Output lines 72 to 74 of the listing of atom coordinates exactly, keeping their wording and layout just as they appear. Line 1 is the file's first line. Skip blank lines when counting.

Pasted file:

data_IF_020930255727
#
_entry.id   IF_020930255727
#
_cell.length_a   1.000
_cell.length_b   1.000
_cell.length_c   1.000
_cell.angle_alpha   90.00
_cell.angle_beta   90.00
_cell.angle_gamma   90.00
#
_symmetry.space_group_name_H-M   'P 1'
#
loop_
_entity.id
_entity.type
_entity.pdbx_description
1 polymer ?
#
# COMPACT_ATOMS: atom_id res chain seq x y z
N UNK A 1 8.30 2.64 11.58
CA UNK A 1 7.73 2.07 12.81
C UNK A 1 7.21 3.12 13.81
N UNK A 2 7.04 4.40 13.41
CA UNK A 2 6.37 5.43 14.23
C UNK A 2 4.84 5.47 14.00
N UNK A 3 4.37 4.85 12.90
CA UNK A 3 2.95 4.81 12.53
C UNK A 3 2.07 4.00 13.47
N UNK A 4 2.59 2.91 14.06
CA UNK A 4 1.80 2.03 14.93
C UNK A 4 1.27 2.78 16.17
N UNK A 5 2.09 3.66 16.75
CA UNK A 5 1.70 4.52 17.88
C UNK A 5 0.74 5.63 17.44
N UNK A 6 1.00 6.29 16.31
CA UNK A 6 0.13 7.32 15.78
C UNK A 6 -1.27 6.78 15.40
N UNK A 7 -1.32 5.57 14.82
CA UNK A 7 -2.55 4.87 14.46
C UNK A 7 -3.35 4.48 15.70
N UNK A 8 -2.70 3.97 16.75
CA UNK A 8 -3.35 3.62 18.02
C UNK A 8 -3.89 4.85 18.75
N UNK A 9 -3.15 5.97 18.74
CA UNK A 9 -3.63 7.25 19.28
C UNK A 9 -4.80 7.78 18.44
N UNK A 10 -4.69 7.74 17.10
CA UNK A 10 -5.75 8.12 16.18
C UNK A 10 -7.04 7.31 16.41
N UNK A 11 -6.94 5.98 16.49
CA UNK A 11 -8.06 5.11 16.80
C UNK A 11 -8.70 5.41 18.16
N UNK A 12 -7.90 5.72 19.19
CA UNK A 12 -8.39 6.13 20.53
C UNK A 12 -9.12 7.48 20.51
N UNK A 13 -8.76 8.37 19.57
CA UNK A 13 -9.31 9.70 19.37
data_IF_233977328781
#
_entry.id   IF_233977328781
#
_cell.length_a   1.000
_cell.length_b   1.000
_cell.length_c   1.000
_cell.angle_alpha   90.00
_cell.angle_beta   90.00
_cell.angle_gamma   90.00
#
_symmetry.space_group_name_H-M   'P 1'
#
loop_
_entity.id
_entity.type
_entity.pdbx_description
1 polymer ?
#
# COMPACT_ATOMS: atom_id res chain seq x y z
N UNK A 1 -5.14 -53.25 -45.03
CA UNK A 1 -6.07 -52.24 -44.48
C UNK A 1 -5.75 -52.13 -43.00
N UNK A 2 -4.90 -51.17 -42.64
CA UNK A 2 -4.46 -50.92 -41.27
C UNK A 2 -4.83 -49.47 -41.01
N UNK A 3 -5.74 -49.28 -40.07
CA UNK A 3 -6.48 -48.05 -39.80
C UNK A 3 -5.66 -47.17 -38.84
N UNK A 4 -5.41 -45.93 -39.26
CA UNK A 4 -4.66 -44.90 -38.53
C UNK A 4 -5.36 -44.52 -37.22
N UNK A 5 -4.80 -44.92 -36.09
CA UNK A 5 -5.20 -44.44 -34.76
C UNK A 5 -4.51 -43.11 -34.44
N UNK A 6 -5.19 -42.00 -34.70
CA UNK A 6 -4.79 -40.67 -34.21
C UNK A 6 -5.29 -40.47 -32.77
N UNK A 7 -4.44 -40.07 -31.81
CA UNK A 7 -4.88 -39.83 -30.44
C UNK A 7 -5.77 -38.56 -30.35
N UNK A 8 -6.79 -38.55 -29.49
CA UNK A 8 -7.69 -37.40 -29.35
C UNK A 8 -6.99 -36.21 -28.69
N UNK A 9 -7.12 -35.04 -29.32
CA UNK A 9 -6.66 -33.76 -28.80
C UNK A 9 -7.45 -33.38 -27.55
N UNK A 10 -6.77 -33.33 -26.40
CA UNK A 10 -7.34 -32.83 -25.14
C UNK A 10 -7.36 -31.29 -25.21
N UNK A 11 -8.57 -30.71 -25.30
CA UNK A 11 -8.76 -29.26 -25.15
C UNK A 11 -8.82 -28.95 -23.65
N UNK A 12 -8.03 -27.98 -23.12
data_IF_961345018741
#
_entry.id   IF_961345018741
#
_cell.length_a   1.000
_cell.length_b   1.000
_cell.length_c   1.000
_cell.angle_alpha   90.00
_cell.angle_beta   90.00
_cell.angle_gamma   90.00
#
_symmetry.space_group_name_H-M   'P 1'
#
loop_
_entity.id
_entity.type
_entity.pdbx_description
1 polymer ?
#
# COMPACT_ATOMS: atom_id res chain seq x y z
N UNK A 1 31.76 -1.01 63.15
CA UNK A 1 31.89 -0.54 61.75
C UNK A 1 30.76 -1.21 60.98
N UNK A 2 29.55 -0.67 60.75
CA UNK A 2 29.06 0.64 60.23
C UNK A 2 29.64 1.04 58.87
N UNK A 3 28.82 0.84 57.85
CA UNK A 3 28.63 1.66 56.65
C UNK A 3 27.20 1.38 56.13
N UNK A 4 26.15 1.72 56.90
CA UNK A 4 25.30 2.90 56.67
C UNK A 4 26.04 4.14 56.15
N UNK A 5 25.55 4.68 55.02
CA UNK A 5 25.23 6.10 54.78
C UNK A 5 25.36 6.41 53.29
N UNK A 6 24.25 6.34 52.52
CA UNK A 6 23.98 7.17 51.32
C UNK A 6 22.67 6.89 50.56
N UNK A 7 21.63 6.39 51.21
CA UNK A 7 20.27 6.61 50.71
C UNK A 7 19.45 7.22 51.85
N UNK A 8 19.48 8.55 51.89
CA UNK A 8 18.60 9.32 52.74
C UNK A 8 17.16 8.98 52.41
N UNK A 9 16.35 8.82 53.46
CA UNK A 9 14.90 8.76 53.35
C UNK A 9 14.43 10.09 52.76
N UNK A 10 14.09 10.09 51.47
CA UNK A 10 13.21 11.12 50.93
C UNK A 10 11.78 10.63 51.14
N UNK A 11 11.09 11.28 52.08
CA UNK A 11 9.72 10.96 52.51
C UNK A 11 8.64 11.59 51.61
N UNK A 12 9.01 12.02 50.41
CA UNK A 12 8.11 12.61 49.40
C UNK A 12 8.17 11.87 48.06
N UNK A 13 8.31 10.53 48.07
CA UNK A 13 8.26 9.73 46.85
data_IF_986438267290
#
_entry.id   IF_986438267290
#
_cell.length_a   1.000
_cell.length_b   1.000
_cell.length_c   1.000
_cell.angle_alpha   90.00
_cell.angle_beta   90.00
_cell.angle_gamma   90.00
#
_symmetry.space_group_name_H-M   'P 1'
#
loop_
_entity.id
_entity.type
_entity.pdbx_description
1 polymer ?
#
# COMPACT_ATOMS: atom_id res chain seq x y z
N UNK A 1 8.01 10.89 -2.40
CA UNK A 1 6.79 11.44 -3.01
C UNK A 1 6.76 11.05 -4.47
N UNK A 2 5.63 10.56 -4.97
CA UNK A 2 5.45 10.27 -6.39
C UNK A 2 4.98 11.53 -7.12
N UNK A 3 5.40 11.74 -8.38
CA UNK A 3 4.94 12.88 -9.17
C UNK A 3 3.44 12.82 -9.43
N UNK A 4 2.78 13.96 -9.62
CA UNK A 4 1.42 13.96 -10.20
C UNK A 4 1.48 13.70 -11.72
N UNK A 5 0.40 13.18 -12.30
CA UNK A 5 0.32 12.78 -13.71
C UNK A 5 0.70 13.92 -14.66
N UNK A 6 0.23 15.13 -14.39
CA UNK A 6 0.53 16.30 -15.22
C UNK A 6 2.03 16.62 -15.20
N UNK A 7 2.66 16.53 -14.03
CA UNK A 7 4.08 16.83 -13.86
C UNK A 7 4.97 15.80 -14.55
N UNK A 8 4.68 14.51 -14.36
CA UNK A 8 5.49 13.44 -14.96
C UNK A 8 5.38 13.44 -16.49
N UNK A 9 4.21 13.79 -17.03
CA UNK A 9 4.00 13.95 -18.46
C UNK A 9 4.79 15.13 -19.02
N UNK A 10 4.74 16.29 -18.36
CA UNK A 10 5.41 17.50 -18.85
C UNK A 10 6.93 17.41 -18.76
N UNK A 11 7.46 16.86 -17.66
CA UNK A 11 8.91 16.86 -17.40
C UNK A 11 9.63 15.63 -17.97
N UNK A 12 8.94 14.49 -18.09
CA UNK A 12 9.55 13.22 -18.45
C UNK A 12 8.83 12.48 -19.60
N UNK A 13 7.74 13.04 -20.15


loop_
_entity.id
_entity.type